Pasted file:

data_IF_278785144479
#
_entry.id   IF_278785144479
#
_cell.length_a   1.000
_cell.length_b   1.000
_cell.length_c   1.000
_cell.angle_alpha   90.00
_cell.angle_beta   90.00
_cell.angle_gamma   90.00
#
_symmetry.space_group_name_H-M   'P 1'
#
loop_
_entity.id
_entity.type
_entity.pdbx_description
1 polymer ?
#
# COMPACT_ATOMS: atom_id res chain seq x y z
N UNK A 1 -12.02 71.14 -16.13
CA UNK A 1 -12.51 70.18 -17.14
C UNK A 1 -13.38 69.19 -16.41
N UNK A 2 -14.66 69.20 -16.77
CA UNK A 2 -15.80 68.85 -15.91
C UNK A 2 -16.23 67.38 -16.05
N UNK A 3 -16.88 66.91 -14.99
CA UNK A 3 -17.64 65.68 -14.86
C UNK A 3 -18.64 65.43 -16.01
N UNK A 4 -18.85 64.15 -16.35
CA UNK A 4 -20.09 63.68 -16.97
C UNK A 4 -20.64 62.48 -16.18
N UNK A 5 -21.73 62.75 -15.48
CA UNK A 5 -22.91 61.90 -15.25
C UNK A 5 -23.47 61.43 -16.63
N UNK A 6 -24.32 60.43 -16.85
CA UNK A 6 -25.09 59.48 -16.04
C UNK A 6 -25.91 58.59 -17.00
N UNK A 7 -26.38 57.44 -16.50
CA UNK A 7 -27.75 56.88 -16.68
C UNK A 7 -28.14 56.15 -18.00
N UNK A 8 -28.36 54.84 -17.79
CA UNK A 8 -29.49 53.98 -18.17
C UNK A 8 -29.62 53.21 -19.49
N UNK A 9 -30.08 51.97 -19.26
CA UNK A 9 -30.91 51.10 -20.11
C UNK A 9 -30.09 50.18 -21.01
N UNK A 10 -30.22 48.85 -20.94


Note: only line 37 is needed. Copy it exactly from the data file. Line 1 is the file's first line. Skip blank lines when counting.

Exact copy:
CA UNK A 6 -25.09 59.48 -16.04